The long awaited follow up to Autolux's outstanding debut 'Future Perfect' is finally here! With six years having passed and a number of delayed and postponed release dates for 'Transit Transit', it is finally seeping through my speakers via myspace, its official release date being August 2nd. As an enormous fan of 'Future Perfect' my excitement at the release of 'Transit Transit' has been building and gathering momentum with every failed release date over the last two years or so.
However, I wonder if it is for this reason that on my first hearing I feel slightly disappointed. Maybe with a few more listens it will grow into an equally fitting follow up to a debut of such promise and potential, yet my immediate response is one of frustration. Whilst there is nothing particularly wrong with any of these new tracks, it is hard to detect any of the beauty or intensity present on their debut offering.
The main problem here appears to be a far greater leaning towards experimentalism than is really necassary. Autolux have always possessed a deftly balanced formula of Sonic Youth-esque experimentation and wonderfully simplistic hooks, 'Turnstile Blues', 'Blanket' and 'Capital Kind of Strain' being clear examples. This time around, at least after only one listen, the hooks and melodies are few and far between. 'Supertoys', the lead single from 'Transit Transit', clearly demonstrates this point, sounding rather like and interesting b-side than a surging return from a six year absence. In fact, 'Supertoys' quite adequately epotomises my view of the album as a whole; while it is more than capable of drawing you in, it's just crying out for a little bit more, something to transform it from a good idea into a great song. Other tracks to illustrate this point further appear in the form of 'Kissproof' and 'Headless Sky', each displaying plenty of promise yet not quite delivering in the way one would hope .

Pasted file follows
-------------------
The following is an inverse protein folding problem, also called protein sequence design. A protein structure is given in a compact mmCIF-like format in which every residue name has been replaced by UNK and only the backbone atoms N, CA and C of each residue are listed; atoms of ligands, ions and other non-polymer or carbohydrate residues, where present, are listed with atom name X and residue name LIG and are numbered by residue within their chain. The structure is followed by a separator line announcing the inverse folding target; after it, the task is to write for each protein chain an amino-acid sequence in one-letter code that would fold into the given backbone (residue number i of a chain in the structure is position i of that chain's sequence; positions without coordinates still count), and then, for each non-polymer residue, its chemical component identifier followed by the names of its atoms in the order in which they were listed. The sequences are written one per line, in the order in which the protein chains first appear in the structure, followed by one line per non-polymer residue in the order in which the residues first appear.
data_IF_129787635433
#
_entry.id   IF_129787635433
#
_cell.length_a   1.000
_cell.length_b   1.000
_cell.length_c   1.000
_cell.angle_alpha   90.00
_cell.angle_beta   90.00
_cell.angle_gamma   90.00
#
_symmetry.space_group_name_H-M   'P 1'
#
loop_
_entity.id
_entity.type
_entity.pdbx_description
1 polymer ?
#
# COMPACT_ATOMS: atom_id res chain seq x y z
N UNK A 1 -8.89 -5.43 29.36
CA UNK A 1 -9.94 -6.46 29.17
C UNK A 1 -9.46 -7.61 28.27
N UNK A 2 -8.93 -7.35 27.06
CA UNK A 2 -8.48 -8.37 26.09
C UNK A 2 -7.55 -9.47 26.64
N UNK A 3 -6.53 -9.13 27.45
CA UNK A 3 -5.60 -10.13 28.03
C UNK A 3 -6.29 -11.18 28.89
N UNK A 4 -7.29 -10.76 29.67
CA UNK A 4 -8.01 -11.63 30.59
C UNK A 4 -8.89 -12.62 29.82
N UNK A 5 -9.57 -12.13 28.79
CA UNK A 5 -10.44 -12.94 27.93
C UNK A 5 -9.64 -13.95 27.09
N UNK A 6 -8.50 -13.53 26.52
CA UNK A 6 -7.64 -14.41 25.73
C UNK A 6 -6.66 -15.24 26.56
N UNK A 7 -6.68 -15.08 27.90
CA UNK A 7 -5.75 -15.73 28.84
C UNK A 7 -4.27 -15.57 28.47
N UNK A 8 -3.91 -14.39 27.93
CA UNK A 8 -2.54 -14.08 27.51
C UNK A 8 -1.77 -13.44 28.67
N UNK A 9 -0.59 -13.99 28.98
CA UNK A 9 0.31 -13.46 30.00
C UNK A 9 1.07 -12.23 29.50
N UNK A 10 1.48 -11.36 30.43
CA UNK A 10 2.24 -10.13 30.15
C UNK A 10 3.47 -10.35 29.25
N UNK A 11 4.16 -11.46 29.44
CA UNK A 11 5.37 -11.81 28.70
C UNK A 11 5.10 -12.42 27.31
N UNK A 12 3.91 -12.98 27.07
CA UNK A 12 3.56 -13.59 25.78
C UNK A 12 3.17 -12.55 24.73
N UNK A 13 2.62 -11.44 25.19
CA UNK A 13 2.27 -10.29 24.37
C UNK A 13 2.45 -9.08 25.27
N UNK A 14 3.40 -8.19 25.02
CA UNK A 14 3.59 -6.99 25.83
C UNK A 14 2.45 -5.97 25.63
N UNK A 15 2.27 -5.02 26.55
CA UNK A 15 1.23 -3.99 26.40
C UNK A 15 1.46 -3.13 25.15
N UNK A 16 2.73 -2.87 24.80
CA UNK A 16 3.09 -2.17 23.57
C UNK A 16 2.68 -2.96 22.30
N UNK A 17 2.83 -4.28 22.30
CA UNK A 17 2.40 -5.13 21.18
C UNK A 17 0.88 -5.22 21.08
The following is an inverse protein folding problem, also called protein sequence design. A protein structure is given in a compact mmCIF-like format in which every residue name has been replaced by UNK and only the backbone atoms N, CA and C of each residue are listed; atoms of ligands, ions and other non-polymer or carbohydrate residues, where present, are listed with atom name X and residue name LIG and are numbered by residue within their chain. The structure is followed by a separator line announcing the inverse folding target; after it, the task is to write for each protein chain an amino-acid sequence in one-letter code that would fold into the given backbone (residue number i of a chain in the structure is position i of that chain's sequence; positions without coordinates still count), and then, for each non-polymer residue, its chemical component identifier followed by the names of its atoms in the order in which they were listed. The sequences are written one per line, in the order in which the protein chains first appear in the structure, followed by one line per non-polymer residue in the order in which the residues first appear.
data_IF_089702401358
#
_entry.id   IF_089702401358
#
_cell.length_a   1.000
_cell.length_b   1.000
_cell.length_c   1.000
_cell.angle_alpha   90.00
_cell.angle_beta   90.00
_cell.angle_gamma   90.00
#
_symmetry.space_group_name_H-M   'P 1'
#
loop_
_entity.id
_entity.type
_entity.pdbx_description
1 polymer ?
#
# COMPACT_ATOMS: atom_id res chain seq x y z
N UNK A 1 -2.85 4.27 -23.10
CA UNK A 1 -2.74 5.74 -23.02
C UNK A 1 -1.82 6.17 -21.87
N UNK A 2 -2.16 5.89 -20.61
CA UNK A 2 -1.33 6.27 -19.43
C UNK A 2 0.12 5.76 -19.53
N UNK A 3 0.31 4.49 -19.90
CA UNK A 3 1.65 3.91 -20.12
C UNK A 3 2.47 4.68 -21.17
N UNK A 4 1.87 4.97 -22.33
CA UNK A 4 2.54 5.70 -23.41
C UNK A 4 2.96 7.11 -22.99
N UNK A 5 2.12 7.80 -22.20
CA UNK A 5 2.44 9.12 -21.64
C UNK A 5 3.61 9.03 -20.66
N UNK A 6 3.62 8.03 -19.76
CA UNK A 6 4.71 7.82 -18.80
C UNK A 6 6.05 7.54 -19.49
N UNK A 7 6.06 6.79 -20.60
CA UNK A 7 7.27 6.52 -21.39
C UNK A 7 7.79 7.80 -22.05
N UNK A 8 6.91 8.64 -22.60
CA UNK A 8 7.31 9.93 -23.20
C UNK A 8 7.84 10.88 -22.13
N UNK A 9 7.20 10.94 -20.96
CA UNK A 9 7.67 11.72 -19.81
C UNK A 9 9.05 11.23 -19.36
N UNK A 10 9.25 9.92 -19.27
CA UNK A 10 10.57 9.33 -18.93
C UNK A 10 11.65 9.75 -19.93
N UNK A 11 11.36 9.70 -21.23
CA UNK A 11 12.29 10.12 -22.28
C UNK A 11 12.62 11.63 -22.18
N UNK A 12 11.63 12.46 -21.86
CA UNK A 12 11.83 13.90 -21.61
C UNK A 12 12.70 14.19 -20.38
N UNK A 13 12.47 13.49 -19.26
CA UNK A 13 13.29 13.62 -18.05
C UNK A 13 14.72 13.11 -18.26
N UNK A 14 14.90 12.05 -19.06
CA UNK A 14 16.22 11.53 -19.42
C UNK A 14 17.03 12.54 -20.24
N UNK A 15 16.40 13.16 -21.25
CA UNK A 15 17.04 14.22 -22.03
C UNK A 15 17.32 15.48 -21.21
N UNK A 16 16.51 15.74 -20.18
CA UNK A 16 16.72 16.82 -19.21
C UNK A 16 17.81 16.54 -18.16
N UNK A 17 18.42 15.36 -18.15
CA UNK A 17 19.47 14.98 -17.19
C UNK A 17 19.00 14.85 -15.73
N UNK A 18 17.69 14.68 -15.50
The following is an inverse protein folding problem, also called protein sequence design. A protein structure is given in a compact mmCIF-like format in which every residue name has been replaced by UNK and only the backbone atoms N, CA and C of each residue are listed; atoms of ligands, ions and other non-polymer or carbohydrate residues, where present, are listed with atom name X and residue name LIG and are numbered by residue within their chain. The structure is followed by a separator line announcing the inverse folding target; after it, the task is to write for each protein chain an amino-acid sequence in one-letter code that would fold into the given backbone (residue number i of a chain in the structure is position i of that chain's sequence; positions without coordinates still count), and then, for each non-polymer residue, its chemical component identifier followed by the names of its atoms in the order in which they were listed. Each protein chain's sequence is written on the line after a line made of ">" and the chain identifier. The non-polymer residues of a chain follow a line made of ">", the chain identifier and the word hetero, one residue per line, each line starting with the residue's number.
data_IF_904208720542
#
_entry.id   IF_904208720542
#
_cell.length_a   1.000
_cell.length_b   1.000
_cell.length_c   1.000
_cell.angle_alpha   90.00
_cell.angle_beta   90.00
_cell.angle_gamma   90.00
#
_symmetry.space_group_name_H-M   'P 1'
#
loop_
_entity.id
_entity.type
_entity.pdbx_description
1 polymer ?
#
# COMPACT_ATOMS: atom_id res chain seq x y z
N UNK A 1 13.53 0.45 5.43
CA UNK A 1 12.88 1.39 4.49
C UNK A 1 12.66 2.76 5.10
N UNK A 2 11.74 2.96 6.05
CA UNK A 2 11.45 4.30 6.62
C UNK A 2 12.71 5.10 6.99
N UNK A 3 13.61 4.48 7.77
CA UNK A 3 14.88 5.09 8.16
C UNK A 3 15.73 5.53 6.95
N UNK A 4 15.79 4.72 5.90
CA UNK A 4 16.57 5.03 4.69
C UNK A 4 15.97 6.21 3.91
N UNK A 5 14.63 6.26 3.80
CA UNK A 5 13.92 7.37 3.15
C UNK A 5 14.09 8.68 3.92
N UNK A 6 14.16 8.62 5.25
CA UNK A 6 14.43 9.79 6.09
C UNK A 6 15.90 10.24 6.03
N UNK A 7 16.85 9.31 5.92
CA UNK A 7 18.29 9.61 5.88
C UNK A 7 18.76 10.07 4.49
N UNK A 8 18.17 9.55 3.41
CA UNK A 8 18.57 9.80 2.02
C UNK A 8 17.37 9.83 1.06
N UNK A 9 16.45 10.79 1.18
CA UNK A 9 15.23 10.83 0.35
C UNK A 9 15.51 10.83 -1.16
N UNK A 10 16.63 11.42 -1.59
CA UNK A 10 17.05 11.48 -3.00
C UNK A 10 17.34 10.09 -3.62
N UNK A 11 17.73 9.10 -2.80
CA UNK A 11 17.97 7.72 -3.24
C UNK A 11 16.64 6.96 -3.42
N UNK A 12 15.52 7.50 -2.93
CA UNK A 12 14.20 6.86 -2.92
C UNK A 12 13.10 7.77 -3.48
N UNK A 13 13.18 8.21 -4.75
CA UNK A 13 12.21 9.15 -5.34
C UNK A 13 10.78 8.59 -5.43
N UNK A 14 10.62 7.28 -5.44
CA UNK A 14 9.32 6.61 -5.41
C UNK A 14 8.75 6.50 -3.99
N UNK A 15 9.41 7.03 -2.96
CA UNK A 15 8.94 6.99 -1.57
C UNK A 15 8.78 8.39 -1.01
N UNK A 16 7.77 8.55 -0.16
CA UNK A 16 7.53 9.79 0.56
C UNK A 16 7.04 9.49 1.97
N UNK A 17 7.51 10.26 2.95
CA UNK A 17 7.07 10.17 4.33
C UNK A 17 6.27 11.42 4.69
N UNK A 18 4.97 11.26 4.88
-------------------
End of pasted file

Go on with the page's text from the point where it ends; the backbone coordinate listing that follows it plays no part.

The album's obvious highlights both feature drummer Carla Azar on vocals, a direction I would love to see more of if the band continue in the path of 'Transit Transit'. In the absence of any real musical hooks, the beautiful fragility and subtlety of Azar's vocals create a wonderfully dream-like effect on 'The Bouncing Wall' and achieve similar results on album closer 'The Science of Imaginary Solutions'. So, in spite of my slight disappointment that 'Transit Transit' doesn't quite meet the dizzying expectations set by 'Future Perfect', it is still one of the best albums I've heard so far this year.
Having never bought Autolux's first album I didn't really know what to expect. When I heard this album i was thrilled to hear music to the highest standard (although it may not be so easy to listen to). Census is a particulary great song as all the rest are.